For the first time ever, a team of doctors at Keck Medical Center of the University of Southern California have restored arm and hand functions to a quadriplegic, using an experimental stem cell therapy.
In March 2016, 21-year-old Kristopher Boesen suffered severe traumatic injury to his cervical spine, leaving him paralyzed from the neck down. The trauma, caused by a freak car accident, also left him dependent on a ventilator. Doctors treating him at Rancho Los Amigos National Rehabilitation Center (which is collaborating with the Keck Medical Center of USC), at the time, warned him that he might never regain the use of his limbs.
However, they also told him that he fit the criteria to participate in the Asterias SCIStar trial, led by Dr. Edward D. Wirth III, chief medical officer of Asterias Biotherapeutics. This trial could repair some of the damage, and help him regain use of his arms and hands.
According to Asterias Biotherapeutics, the developer of the AST-OPC1 preclinical trials of the agent in models of spinal cord injury have shown it leads to a “reduction of the size of the injury cavity, restoration of the protective ‘myelin’ coating on nerve cells, production of factors that stimulate nerve cell growth, and recruitment of blood vessels to deliver oxygen and nutrients to the site”.
In April, Boesen’s damaged cervical spinal cord was injected with an experimental treatment made from AST-OPC1, an agent consisting of oligodendrocyte progenitor cells (myelin-forming cells of the brain and spinal cord that help nerve cells to function) derived from embryonic stem cells. Dr Charles Liu, director of Keck Medical Center’s USC Neurorestoration Center, injected 10 million AST-OPC1 cells directly into Boesen’s cervical spinal cord.
Two weeks after surgery, Boesen began to show signs of improvement; and three months later, he was able to feed himself, use his cell phone, write his name, operate a motorized wheelchair and hug his friends and family. Improved sensation and movement in both arms and hands also made it easier for Boesen to care for himself more independently. Dr Liu explained:
“As of 90 days post-treatment, Kris has gained significant improvement in his motor function, up to two spinal cord levels. In Kris’ case, two spinal cord levels means the difference between using your hands to brush your teeth, operate a computer or do other things you wouldn’t otherwise be able to do, so having this level of functional independence cannot be overstated.”
Boesen’s parents are grateful to doctors for enabling their son to participate in the study and help him regain his upper body movement. Boesen’s father said:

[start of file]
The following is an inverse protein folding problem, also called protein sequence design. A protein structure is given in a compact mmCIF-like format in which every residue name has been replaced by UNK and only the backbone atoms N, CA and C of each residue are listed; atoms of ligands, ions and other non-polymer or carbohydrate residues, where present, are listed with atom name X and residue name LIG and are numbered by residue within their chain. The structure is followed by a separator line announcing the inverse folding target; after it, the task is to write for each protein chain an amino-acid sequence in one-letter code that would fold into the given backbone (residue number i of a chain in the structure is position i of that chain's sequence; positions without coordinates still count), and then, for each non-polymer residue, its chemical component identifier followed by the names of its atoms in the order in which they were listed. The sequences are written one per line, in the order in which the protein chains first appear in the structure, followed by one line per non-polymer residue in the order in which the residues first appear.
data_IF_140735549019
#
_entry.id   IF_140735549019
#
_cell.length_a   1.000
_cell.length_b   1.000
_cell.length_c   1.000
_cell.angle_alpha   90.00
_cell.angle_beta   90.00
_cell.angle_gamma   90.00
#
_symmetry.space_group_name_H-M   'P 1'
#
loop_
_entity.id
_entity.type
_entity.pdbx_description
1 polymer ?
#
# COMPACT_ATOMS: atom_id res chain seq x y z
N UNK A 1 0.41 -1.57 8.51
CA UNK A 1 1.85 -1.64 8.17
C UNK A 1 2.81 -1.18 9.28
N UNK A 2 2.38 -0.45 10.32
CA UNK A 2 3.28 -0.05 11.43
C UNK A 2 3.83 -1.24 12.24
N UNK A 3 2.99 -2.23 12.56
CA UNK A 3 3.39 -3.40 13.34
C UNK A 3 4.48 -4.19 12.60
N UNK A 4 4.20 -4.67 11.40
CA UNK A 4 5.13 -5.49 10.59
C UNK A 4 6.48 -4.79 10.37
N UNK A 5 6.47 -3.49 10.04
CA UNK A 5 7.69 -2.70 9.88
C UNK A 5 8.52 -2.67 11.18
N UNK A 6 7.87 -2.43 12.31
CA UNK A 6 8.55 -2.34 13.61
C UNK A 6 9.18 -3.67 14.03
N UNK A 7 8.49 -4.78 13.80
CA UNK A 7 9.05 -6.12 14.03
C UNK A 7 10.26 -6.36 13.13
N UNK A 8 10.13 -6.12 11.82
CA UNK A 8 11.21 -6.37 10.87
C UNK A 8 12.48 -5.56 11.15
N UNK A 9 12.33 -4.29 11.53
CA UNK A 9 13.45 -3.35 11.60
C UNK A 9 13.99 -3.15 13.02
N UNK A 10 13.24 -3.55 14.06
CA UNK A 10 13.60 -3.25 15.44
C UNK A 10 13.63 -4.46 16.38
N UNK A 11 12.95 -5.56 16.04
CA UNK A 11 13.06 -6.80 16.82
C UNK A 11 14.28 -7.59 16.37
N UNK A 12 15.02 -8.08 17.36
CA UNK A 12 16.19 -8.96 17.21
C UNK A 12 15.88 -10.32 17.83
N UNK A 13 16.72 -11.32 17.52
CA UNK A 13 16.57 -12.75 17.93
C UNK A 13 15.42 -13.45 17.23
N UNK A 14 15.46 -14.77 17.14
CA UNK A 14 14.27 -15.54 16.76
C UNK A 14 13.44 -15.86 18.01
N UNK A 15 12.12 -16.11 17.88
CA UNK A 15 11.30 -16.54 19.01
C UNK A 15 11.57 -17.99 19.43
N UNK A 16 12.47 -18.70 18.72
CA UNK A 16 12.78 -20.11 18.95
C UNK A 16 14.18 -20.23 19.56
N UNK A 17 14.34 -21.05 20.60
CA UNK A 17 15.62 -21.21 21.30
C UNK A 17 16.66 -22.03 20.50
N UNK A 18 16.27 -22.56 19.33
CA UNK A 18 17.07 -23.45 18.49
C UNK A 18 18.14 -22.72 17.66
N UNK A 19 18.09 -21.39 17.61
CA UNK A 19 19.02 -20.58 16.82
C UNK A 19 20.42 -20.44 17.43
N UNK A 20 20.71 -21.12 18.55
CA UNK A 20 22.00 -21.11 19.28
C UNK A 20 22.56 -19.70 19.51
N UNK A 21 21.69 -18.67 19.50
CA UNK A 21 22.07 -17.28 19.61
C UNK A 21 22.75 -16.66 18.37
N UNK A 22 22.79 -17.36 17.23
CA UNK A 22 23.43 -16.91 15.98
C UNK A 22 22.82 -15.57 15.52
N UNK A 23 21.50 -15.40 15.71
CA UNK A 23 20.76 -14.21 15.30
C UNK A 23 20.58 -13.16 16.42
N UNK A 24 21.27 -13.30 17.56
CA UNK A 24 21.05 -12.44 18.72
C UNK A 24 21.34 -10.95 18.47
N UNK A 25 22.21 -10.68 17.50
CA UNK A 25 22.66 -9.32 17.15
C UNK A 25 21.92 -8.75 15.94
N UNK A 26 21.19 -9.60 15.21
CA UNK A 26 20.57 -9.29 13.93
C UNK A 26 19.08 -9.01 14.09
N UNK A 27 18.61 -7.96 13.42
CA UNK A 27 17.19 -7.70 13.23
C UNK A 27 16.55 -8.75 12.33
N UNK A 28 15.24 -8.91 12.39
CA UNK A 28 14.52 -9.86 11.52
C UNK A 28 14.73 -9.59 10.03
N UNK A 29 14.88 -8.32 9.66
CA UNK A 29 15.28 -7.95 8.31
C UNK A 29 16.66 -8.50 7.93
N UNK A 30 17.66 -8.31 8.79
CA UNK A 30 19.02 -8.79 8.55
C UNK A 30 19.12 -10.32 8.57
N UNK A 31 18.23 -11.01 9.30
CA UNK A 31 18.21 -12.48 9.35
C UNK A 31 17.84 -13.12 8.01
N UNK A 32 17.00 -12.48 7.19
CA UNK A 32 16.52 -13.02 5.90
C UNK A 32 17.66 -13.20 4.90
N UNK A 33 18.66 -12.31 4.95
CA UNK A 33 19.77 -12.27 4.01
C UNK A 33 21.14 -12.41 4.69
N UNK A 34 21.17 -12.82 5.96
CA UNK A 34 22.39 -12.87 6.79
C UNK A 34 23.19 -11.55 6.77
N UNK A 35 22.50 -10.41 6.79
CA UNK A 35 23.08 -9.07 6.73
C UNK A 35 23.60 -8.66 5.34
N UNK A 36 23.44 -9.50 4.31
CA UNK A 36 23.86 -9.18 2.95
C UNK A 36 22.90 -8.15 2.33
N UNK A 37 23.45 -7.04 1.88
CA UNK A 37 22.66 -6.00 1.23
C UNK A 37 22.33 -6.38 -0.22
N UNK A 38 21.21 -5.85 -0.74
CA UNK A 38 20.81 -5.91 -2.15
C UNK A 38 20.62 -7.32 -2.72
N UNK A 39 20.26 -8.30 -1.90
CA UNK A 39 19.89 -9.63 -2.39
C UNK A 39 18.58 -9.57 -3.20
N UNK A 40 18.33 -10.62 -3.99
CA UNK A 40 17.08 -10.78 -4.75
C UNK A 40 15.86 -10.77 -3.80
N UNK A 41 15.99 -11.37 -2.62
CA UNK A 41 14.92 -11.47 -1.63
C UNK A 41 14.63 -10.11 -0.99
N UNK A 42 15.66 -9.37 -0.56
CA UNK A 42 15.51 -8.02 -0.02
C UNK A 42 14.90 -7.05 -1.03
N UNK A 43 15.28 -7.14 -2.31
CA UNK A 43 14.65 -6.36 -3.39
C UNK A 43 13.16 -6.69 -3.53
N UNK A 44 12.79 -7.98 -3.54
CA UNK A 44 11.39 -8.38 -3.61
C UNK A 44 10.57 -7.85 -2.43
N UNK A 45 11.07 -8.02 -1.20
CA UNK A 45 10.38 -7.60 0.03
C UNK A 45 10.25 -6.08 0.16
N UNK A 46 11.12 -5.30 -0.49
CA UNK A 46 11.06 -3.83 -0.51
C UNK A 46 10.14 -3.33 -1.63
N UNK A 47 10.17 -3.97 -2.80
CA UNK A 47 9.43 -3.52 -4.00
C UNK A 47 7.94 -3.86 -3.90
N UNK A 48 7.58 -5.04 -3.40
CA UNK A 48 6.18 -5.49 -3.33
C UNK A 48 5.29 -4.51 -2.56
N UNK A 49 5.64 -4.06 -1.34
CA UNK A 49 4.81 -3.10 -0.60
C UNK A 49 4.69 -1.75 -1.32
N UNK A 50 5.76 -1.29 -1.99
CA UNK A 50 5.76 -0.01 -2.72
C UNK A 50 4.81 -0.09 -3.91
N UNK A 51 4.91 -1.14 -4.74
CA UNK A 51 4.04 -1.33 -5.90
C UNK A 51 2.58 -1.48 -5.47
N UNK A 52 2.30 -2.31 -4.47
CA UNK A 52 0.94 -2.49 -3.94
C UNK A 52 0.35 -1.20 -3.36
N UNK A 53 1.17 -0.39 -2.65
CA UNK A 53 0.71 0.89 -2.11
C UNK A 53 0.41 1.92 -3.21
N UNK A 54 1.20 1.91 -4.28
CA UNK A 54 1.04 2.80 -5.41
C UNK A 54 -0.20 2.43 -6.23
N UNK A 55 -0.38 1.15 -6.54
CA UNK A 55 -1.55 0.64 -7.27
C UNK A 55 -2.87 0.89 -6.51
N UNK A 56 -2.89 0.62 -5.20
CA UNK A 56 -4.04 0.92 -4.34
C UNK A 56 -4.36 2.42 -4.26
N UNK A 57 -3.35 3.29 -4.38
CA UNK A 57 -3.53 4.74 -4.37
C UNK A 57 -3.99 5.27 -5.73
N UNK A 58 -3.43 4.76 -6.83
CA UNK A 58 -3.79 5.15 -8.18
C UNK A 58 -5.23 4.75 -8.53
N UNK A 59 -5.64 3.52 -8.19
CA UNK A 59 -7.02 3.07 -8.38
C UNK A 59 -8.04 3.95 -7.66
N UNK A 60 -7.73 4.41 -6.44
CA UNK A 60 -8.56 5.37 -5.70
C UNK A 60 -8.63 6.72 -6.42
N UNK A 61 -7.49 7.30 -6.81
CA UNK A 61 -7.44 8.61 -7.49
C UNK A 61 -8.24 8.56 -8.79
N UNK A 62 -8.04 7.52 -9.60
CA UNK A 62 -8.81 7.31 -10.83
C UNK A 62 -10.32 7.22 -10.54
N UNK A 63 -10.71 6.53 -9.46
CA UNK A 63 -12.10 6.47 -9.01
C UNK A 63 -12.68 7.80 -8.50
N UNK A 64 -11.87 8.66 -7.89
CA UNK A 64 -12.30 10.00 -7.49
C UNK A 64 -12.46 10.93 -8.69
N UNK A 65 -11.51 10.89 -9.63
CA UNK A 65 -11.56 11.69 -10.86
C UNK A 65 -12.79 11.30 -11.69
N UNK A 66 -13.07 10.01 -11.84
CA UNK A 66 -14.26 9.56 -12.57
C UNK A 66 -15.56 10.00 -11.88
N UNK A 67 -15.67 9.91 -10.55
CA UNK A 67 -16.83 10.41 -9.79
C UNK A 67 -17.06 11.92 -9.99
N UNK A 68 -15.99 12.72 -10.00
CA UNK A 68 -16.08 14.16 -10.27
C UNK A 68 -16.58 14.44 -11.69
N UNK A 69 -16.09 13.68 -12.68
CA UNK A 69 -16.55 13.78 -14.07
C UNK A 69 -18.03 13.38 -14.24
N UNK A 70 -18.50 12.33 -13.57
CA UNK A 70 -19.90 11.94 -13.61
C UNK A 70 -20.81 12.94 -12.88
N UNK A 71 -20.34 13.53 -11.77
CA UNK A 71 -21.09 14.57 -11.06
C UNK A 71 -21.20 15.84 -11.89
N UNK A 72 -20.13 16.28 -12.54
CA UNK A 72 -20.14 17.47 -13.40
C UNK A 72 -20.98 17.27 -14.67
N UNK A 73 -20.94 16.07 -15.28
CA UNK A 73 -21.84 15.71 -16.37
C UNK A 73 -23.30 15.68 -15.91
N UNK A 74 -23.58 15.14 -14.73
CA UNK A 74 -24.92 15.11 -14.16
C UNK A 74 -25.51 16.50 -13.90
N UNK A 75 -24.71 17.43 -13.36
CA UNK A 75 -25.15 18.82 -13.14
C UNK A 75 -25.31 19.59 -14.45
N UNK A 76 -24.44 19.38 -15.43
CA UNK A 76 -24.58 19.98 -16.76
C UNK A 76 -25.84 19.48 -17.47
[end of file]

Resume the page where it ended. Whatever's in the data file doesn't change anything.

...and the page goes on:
“So many things had to happen, and there were so many things that could have put up a roadblock. The people at Keck Medical Center of USC and elsewhere moved heaven and earth to get things done. There was never a moment through all of this when we didn’t think our son was getting world-class care.”
Asterias, which recently got FDA approval to administer 20 million cells in the next batch of patients, presented a data update on the trial in September, at the International Spinal Cord Society meeting in Vienna, including the results from Boesen. Dr Edward remarked:
“5 out of 5 patients dosed with 10 million cells have exhibited improved upper extremity motor scores (UEMS) relative to baseline. At Day 90 of follow up, 4 of 4 patients dosed have improved one motor level on at least one side, 2 of 4 patients have improved two motor levels on at least one side, and 1 patient has improved two motor levels on both sides.”
While Boesen can look forward to detailed assessments after 180 days, 270 days and one year, doctors are careful not to predict his future progress, yet they hope AST-OPC1 will continue to improve quality of life for patients with spinal cord injury. According to the National Spinal Cord Injury Statistical Center, there are approximately 17,000 new cases of spinal cord injury in the United States each year. Dr Liu stated:
“Typically, spinal cord injury patients undergo surgery that stabilizes the spine but generally does very little to restore motor or sensory function. With this study, we are testing a procedure that may improve neurological function, which could mean the difference between being permanently paralyzed and being able to use one’s arms and hands. Restoring that level of function could significantly improve the daily lives of patients with severe spinal injuries.”
Nonetheless, Boesen, who has a passion for fixing up and driving sports cars and was studying to become a life insurance broker at the time of the accident, is looking forward to a bright future:
“All I’ve wanted from the beginning was a fighting chance. But if there’s a chance for me to walk again, then heck yeah! I want to do anything possible to do that.”
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